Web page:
3 moms found this helpful


answers from Kansas City on

If you're doing what's best for your family, put your child in the best daycare you can and know that it will be ok. I felt terrible putting my daughter in daycare, I had to when she was 3 months old, but it was harder on me than her.

When we switched daycares, she cried for the first couple of days when I left, but her daycare lady told me it was ok, just go around to the window as soon as I left. So I did, and in the 10 seconds it took me to get from the door to the window, she had stopped crying and was playing. Kids know how to play on your emotions!

Do what's best for your family and don't feel guilty. I read somewhere that on average, working moms today spend more one on one time with their children than stay at home moms did 30 years ago. My daughter is 5 and doesnt seem to have any ill effects from being in daycare. It will be fine.

3 moms found this helpful


answers from Redding on

I'm a single mother who has had to work really hard to raise two kids by myself. If I piled guilt on top of all the pressure to provide the basic necessities of life for my children, I might not have been strong enough to pull it all off.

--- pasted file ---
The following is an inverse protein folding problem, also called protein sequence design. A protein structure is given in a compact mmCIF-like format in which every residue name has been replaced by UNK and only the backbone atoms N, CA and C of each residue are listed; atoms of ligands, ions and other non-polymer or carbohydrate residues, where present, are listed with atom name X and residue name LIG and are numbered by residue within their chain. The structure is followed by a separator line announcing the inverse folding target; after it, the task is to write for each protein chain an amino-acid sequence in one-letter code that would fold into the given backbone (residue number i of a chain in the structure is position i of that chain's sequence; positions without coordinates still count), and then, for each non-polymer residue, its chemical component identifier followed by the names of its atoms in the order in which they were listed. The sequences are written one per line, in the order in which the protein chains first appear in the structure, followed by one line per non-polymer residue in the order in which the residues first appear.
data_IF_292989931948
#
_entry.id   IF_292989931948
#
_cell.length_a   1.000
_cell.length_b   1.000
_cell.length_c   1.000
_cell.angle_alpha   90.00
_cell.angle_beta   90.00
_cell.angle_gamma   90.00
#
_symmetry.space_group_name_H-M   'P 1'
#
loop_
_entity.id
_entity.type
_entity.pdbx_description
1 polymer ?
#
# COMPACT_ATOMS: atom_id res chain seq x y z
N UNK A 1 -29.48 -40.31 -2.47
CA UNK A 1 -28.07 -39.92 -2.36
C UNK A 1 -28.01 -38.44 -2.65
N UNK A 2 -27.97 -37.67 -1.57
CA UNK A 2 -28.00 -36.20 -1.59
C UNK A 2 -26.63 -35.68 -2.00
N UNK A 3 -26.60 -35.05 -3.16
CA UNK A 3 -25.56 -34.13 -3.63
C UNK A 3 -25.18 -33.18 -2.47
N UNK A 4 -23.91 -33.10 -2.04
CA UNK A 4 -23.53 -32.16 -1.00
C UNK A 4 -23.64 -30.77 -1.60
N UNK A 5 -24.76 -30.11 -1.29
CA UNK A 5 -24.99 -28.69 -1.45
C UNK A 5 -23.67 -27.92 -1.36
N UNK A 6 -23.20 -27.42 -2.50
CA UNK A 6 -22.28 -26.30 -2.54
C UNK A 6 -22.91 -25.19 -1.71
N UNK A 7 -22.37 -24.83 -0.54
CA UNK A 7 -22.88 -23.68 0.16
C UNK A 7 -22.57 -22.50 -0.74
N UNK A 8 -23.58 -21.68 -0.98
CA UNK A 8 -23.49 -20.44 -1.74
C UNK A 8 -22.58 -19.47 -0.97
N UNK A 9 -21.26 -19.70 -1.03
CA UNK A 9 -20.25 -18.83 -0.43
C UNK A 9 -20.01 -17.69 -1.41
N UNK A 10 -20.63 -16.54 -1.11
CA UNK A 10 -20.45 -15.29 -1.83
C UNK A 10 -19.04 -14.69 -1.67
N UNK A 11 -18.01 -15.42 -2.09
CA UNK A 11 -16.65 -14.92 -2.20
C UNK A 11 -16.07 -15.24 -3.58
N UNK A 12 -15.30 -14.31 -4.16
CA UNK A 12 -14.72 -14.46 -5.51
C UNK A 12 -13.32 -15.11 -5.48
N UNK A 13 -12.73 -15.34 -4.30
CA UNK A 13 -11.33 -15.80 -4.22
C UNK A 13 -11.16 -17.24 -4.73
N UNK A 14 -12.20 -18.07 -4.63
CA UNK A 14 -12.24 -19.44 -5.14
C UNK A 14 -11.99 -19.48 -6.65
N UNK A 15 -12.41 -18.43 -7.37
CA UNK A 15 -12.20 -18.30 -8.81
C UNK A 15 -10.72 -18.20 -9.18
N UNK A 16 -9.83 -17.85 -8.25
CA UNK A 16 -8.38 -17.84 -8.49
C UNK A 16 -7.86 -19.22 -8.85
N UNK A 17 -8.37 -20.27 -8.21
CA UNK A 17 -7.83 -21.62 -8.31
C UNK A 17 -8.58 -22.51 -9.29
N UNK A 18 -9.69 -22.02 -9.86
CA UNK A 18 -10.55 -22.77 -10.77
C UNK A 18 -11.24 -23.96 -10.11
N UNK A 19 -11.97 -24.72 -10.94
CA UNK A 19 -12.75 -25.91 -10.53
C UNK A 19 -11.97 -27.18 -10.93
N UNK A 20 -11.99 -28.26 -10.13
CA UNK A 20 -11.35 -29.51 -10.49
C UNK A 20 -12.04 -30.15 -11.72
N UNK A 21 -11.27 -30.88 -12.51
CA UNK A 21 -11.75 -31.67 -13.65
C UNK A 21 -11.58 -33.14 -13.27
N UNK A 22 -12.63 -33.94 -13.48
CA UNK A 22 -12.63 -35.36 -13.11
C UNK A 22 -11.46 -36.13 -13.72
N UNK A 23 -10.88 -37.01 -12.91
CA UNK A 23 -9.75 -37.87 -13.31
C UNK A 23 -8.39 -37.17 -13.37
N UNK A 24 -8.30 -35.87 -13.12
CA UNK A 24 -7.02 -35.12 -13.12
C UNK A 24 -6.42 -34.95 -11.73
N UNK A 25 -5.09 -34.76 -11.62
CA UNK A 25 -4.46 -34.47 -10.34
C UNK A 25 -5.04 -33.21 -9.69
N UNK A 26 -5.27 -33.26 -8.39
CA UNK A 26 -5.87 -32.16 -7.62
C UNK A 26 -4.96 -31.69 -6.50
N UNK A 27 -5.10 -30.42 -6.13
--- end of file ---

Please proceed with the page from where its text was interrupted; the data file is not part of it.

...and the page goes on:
In this economy, I know very few families who can make it without two incomes.

I think the transition might be easier on your child if they can't sense your apprehension and guilt. Little kids are very adept at picking up on these things. I was very fortunate to have daycare providers who loved my kids like part of their family.
After a while, you and your child will get into the routine. Some moms even get emotional when their children are HAPPY to go to daycare and don't want to leave when it's time.

None of it's easy, but it's doable. And, there is a way to find some balance. If you have to work and you're doing what needs to be done, you're not "guilty" of anything.
Try not to be so hard on yourself.

Best wishes.

3 moms found this helpful


answers from Los Angeles on